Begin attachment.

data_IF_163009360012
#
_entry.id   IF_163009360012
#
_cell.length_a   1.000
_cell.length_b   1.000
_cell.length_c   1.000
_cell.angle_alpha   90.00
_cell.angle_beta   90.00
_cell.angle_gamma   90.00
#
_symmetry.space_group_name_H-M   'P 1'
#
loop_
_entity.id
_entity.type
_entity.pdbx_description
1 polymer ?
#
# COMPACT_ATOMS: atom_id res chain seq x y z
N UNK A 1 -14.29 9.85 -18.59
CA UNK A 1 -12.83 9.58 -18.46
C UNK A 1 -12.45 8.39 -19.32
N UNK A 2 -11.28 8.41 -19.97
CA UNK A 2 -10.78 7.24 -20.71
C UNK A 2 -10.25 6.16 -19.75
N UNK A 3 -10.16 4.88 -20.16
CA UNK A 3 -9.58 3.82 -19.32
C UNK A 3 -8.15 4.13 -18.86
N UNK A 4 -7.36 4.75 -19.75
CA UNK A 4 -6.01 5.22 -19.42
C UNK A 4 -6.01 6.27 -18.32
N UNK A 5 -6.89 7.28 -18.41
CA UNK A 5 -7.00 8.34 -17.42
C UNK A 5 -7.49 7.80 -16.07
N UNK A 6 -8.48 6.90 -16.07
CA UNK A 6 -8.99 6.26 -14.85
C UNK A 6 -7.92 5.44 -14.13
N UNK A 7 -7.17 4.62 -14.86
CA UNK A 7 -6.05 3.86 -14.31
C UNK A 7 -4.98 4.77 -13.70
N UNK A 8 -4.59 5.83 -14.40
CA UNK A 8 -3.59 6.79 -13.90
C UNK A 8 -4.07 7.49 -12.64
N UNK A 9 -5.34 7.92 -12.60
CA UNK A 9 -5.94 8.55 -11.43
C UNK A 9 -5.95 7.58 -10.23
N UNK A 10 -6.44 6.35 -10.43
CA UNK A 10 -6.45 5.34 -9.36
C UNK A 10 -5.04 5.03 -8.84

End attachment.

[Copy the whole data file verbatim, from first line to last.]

data_IF_163009360012
#
_entry.id   IF_163009360012
#
_cell.length_a   1.000
_cell.length_b   1.000
_cell.length_c   1.000
_cell.angle_alpha   90.00
_cell.angle_beta   90.00
_cell.angle_gamma   90.00
#
_symmetry.space_group_name_H-M   'P 1'
#
loop_
_entity.id
_entity.type
_entity.pdbx_description
1 polymer ?
#
# COMPACT_ATOMS: atom_id res chain seq x y z
N UNK A 1 -14.29 9.85 -18.59
CA UNK A 1 -12.83 9.58 -18.46
C UNK A 1 -12.45 8.39 -19.32
N UNK A 2 -11.28 8.41 -19.97
CA UNK A 2 -10.78 7.24 -20.71
C UNK A 2 -10.25 6.16 -19.75
N UNK A 3 -10.16 4.88 -20.16
CA UNK A 3 -9.58 3.82 -19.32
C UNK A 3 -8.15 4.13 -18.86
N UNK A 4 -7.36 4.75 -19.75
CA UNK A 4 -6.01 5.22 -19.42
C UNK A 4 -6.01 6.27 -18.32
N UNK A 5 -6.89 7.28 -18.41
CA UNK A 5 -7.00 8.34 -17.42
C UNK A 5 -7.49 7.80 -16.07
N UNK A 6 -8.48 6.90 -16.07
CA UNK A 6 -8.99 6.26 -14.85
C UNK A 6 -7.92 5.44 -14.13
N UNK A 7 -7.17 4.62 -14.86
CA UNK A 7 -6.05 3.86 -14.31
C UNK A 7 -4.98 4.77 -13.70
N UNK A 8 -4.59 5.83 -14.40
CA UNK A 8 -3.59 6.79 -13.90
C UNK A 8 -4.07 7.49 -12.64
N UNK A 9 -5.34 7.92 -12.60
CA UNK A 9 -5.94 8.55 -11.43
C UNK A 9 -5.95 7.58 -10.23
N UNK A 10 -6.44 6.35 -10.43
CA UNK A 10 -6.45 5.34 -9.36
C UNK A 10 -5.04 5.03 -8.84